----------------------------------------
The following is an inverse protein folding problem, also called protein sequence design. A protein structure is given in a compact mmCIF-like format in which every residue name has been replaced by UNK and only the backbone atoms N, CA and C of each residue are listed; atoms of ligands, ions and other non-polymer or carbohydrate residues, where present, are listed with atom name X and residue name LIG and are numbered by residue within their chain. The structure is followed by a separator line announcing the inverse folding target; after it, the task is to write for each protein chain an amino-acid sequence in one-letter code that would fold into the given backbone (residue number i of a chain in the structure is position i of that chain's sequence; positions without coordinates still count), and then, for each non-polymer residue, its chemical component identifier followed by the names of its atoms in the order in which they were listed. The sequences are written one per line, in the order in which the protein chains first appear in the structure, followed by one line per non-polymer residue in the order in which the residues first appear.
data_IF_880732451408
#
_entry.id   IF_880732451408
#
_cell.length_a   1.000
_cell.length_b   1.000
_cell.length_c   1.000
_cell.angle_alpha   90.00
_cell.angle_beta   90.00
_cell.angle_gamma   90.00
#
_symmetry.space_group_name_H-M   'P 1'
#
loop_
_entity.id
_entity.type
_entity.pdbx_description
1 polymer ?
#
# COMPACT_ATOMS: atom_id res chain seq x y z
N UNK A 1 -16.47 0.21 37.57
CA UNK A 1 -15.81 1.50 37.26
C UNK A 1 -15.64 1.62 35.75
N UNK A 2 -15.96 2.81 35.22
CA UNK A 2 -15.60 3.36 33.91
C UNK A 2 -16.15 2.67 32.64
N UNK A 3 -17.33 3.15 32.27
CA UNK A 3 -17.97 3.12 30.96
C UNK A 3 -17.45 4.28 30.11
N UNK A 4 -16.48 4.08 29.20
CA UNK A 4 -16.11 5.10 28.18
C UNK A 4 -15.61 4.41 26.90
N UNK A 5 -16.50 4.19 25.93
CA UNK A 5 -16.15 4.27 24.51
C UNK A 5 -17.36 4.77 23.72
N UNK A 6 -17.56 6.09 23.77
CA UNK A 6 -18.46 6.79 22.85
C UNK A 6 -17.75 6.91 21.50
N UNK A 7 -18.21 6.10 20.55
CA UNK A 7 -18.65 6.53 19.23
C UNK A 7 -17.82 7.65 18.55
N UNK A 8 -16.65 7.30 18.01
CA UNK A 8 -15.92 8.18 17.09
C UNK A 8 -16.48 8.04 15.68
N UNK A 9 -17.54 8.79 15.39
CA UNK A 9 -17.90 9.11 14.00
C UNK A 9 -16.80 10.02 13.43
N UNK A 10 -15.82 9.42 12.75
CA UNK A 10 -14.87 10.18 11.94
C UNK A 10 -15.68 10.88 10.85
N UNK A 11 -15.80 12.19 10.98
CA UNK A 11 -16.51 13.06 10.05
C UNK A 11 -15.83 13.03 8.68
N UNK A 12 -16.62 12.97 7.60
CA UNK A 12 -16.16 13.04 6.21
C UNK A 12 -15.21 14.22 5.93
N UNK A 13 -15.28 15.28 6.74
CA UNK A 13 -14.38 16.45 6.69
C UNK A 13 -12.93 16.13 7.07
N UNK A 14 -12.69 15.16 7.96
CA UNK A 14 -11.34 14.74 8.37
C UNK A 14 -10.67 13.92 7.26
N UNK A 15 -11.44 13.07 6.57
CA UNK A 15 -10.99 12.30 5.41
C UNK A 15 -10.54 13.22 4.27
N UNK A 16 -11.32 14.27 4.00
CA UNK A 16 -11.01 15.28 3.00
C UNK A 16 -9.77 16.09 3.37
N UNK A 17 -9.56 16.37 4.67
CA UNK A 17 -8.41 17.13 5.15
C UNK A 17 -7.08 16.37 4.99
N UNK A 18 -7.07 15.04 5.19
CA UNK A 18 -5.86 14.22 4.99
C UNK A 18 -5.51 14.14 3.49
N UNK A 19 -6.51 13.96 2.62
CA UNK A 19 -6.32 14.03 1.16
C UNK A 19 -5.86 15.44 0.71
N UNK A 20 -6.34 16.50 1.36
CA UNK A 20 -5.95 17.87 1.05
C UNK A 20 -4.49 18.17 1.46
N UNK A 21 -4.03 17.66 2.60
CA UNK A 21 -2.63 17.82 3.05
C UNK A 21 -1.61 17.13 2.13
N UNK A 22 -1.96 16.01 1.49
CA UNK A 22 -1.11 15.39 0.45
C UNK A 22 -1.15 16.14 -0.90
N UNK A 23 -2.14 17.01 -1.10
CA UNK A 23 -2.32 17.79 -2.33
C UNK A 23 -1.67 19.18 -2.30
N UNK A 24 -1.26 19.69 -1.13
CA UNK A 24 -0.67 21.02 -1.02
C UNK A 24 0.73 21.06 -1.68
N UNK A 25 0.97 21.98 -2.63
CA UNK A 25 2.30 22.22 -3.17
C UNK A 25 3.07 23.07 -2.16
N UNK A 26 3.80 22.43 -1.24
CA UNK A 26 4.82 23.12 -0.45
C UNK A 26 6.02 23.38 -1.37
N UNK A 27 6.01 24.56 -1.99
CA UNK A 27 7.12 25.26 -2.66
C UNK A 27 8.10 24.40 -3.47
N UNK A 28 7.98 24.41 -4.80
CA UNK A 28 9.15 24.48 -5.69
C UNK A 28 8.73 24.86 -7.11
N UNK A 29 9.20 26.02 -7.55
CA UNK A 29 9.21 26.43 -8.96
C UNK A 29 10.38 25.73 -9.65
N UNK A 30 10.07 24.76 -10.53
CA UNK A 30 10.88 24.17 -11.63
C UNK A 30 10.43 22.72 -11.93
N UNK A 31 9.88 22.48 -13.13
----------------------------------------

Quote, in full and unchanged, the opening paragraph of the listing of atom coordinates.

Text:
The following is an inverse protein folding problem, also called protein sequence design. A protein structure is given in a compact mmCIF-like format in which every residue name has been replaced by UNK and only the backbone atoms N, CA and C of each residue are listed; atoms of ligands, ions and other non-polymer or carbohydrate residues, where present, are listed with atom name X and residue name LIG and are numbered by residue within their chain. The structure is followed by a separator line announcing the inverse folding target; after it, the task is to write for each protein chain an amino-acid sequence in one-letter code that would fold into the given backbone (residue number i of a chain in the structure is position i of that chain's sequence; positions without coordinates still count), and then, for each non-polymer residue, its chemical component identifier followed by the names of its atoms in the order in which they were listed. The sequences are written one per line, in the order in which the protein chains first appear in the structure, followed by one line per non-polymer residue in the order in which the residues first appear.